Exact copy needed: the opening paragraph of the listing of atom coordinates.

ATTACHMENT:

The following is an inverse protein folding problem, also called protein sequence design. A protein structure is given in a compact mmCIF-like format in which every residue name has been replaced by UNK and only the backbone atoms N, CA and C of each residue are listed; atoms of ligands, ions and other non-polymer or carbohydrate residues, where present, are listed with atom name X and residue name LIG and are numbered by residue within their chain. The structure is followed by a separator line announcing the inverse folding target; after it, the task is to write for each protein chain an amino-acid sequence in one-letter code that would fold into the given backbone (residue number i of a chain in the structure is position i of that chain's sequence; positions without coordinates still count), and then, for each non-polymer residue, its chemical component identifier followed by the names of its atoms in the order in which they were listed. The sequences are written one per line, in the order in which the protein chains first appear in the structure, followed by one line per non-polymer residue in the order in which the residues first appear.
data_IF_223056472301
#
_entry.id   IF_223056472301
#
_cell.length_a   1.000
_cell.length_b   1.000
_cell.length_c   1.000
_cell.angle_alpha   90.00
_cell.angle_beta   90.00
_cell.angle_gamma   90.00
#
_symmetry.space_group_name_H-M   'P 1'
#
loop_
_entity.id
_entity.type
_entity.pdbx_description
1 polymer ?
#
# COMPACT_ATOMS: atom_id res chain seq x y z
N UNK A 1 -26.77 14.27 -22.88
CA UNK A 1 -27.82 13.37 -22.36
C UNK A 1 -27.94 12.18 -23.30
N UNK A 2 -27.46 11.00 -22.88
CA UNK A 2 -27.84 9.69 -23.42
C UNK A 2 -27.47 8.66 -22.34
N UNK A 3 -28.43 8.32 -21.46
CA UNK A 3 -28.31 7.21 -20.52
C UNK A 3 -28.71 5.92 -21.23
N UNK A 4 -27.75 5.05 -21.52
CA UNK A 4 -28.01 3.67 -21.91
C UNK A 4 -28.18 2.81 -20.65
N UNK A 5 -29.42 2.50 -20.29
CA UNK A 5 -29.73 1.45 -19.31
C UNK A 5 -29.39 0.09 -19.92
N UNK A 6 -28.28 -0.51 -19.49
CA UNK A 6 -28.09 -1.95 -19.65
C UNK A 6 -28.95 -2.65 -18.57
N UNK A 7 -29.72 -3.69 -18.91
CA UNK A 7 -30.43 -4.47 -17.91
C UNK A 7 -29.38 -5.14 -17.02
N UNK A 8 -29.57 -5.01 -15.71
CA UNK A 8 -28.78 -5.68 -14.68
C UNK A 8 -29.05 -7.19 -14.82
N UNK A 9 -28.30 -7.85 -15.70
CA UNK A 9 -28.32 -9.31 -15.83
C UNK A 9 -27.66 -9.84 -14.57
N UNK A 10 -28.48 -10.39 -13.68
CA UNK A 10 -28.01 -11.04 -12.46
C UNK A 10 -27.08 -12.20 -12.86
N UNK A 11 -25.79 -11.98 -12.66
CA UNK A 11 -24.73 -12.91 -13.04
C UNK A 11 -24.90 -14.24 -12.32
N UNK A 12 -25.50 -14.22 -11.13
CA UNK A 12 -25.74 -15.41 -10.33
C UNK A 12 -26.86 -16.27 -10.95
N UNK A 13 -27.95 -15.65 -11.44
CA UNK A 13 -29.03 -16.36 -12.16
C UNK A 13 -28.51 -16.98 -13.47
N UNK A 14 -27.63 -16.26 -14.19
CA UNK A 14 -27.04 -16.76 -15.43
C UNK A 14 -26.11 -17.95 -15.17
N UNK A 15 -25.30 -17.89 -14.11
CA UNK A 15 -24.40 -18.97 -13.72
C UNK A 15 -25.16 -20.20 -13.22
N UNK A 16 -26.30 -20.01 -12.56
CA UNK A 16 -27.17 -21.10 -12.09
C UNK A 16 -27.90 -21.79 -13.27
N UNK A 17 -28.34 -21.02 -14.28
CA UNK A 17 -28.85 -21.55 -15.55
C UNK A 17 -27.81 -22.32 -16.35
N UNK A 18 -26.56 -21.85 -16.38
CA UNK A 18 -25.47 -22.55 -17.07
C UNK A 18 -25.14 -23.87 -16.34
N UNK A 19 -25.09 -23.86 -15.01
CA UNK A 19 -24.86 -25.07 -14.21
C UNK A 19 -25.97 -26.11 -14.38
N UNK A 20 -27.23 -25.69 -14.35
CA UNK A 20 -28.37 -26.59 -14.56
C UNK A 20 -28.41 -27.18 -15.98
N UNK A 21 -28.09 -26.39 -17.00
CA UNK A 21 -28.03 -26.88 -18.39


The following is an inverse protein folding problem, also called protein sequence design. A protein structure is given in a compact mmCIF-like format in which every residue name has been replaced by UNK and only the backbone atoms N, CA and C of each residue are listed; atoms of ligands, ions and other non-polymer or carbohydrate residues, where present, are listed with atom name X and residue name LIG and are numbered by residue within their chain. The structure is followed by a separator line announcing the inverse folding target; after it, the task is to write for each protein chain an amino-acid sequence in one-letter code that would fold into the given backbone (residue number i of a chain in the structure is position i of that chain's sequence; positions without coordinates still count), and then, for each non-polymer residue, its chemical component identifier followed by the names of its atoms in the order in which they were listed. The sequences are written one per line, in the order in which the protein chains first appear in the structure, followed by one line per non-polymer residue in the order in which the residues first appear.